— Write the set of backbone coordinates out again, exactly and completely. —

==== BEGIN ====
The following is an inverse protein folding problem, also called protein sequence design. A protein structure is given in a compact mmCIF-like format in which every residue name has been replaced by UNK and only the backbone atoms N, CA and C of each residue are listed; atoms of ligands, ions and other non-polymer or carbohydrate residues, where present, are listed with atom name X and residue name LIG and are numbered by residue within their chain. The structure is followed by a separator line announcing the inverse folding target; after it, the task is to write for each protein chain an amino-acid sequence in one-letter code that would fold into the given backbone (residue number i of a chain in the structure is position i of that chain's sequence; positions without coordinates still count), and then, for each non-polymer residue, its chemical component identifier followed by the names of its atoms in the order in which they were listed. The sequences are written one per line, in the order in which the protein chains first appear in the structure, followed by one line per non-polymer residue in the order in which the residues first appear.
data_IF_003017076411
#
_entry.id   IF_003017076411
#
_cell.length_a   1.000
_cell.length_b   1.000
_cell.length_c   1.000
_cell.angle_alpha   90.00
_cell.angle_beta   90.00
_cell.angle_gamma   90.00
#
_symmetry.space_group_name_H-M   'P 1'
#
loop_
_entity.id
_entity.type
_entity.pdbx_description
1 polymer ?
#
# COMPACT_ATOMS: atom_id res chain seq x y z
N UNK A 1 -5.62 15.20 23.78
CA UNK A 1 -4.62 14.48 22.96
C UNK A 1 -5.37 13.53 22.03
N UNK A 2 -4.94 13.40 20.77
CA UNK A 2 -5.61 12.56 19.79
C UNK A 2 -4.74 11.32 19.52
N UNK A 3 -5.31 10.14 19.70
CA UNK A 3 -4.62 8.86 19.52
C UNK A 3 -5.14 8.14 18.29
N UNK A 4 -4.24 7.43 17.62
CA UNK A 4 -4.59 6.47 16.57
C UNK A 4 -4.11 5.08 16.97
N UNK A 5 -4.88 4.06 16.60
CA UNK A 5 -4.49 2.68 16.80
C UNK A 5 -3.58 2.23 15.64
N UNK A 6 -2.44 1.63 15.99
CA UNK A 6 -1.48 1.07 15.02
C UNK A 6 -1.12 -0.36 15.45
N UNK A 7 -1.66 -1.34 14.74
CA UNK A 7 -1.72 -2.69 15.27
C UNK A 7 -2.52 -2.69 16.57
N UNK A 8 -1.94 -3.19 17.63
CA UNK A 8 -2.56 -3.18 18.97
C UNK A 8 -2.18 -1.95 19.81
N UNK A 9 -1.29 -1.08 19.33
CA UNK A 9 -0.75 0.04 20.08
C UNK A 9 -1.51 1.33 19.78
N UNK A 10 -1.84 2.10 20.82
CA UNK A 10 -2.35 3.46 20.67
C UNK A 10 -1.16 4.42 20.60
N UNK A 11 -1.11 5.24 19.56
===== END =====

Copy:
The following is an inverse protein folding problem, also called protein sequence design. A protein structure is given in a compact mmCIF-like format in which every residue name has been replaced by UNK and only the backbone atoms N, CA and C of each residue are listed; atoms of ligands, ions and other non-polymer or carbohydrate residues, where present, are listed with atom name X and residue name LIG and are numbered by residue within their chain. The structure is followed by a separator line announcing the inverse folding target; after it, the task is to write for each protein chain an amino-acid sequence in one-letter code that would fold into the given backbone (residue number i of a chain in the structure is position i of that chain's sequence; positions without coordinates still count), and then, for each non-polymer residue, its chemical component identifier followed by the names of its atoms in the order in which they were listed. The sequences are written one per line, in the order in which the protein chains first appear in the structure, followed by one line per non-polymer residue in the order in which the residues first appear.
data_IF_003017076411
#
_entry.id   IF_003017076411
#
_cell.length_a   1.000
_cell.length_b   1.000
_cell.length_c   1.000
_cell.angle_alpha   90.00
_cell.angle_beta   90.00
_cell.angle_gamma   90.00
#
_symmetry.space_group_name_H-M   'P 1'
#
loop_
_entity.id
_entity.type
_entity.pdbx_description
1 polymer ?
#
# COMPACT_ATOMS: atom_id res chain seq x y z
N UNK A 1 -5.62 15.20 23.78
CA UNK A 1 -4.62 14.48 22.96
C UNK A 1 -5.37 13.53 22.03
N UNK A 2 -4.94 13.40 20.77
CA UNK A 2 -5.61 12.56 19.79
C UNK A 2 -4.74 11.32 19.52
N UNK A 3 -5.31 10.14 19.70
CA UNK A 3 -4.62 8.86 19.52
C UNK A 3 -5.14 8.14 18.29
N UNK A 4 -4.24 7.43 17.62
CA UNK A 4 -4.59 6.47 16.57
C UNK A 4 -4.11 5.08 16.97
N UNK A 5 -4.88 4.06 16.60
CA UNK A 5 -4.49 2.68 16.80
C UNK A 5 -3.58 2.23 15.64
N UNK A 6 -2.44 1.63 15.99
CA UNK A 6 -1.48 1.07 15.02
C UNK A 6 -1.12 -0.36 15.45
N UNK A 7 -1.66 -1.34 14.74
CA UNK A 7 -1.72 -2.69 15.27
C UNK A 7 -2.52 -2.69 16.57
N UNK A 8 -1.94 -3.19 17.63
CA UNK A 8 -2.56 -3.18 18.97
C UNK A 8 -2.18 -1.95 19.81
N UNK A 9 -1.29 -1.08 19.33
CA UNK A 9 -0.75 0.04 20.08
C UNK A 9 -1.51 1.33 19.78
N UNK A 10 -1.84 2.10 20.82
CA UNK A 10 -2.35 3.46 20.67
C UNK A 10 -1.16 4.42 20.60
N UNK A 11 -1.11 5.24 19.56